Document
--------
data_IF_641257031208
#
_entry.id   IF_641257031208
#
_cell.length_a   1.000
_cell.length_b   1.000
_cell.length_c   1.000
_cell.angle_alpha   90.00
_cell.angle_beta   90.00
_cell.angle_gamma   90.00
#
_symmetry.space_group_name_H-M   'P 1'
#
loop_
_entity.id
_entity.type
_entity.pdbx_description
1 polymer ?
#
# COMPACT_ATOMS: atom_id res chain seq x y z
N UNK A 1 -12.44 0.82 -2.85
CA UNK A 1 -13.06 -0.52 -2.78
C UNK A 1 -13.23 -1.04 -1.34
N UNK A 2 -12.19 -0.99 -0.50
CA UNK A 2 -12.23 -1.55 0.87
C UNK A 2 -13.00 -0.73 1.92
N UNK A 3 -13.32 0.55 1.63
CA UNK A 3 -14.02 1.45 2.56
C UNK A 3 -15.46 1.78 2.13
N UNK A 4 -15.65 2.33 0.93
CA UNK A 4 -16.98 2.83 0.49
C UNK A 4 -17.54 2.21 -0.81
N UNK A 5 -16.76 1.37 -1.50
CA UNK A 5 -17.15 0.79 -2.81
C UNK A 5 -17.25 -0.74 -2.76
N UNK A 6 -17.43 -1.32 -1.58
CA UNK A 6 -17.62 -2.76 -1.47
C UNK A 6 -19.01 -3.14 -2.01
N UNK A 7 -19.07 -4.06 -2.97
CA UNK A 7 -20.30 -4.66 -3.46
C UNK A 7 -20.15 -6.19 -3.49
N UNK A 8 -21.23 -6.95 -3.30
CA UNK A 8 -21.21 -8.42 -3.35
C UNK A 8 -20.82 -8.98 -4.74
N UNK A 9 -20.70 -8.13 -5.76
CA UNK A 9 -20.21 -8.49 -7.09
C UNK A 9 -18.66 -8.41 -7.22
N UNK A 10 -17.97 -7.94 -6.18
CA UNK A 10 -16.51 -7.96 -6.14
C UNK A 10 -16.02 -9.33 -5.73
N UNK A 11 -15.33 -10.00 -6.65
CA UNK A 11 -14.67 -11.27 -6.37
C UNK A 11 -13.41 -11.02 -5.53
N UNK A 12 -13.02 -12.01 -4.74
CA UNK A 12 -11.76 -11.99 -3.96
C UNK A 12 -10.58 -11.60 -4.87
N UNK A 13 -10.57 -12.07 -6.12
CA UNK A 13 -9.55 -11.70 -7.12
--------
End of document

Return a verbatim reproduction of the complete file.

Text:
data_IF_641257031208
#
_entry.id   IF_641257031208
#
_cell.length_a   1.000
_cell.length_b   1.000
_cell.length_c   1.000
_cell.angle_alpha   90.00
_cell.angle_beta   90.00
_cell.angle_gamma   90.00
#
_symmetry.space_group_name_H-M   'P 1'
#
loop_
_entity.id
_entity.type
_entity.pdbx_description
1 polymer ?
#
# COMPACT_ATOMS: atom_id res chain seq x y z
N UNK A 1 -12.44 0.82 -2.85
CA UNK A 1 -13.06 -0.52 -2.78
C UNK A 1 -13.23 -1.04 -1.34
N UNK A 2 -12.19 -0.99 -0.50
CA UNK A 2 -12.23 -1.55 0.87
C UNK A 2 -13.00 -0.73 1.92
N UNK A 3 -13.32 0.55 1.63
CA UNK A 3 -14.02 1.45 2.56
C UNK A 3 -15.46 1.78 2.13
N UNK A 4 -15.65 2.33 0.93
CA UNK A 4 -16.98 2.83 0.49
C UNK A 4 -17.54 2.21 -0.81
N UNK A 5 -16.76 1.37 -1.50
CA UNK A 5 -17.15 0.79 -2.81
C UNK A 5 -17.25 -0.74 -2.76
N UNK A 6 -17.43 -1.32 -1.58
CA UNK A 6 -17.62 -2.76 -1.47
C UNK A 6 -19.01 -3.14 -2.01
N UNK A 7 -19.07 -4.06 -2.97
CA UNK A 7 -20.30 -4.66 -3.46
C UNK A 7 -20.15 -6.19 -3.49
N UNK A 8 -21.23 -6.95 -3.30
CA UNK A 8 -21.21 -8.42 -3.35
C UNK A 8 -20.82 -8.98 -4.74
N UNK A 9 -20.70 -8.13 -5.76
CA UNK A 9 -20.21 -8.49 -7.09
C UNK A 9 -18.66 -8.41 -7.22
N UNK A 10 -17.97 -7.94 -6.18
CA UNK A 10 -16.51 -7.96 -6.14
C UNK A 10 -16.02 -9.33 -5.73
N UNK A 11 -15.33 -10.00 -6.65
CA UNK A 11 -14.67 -11.27 -6.37
C UNK A 11 -13.41 -11.02 -5.53
N UNK A 12 -13.02 -12.01 -4.74
CA UNK A 12 -11.76 -11.99 -3.96
C UNK A 12 -10.58 -11.60 -4.87
N UNK A 13 -10.57 -12.07 -6.12
CA UNK A 13 -9.55 -11.70 -7.12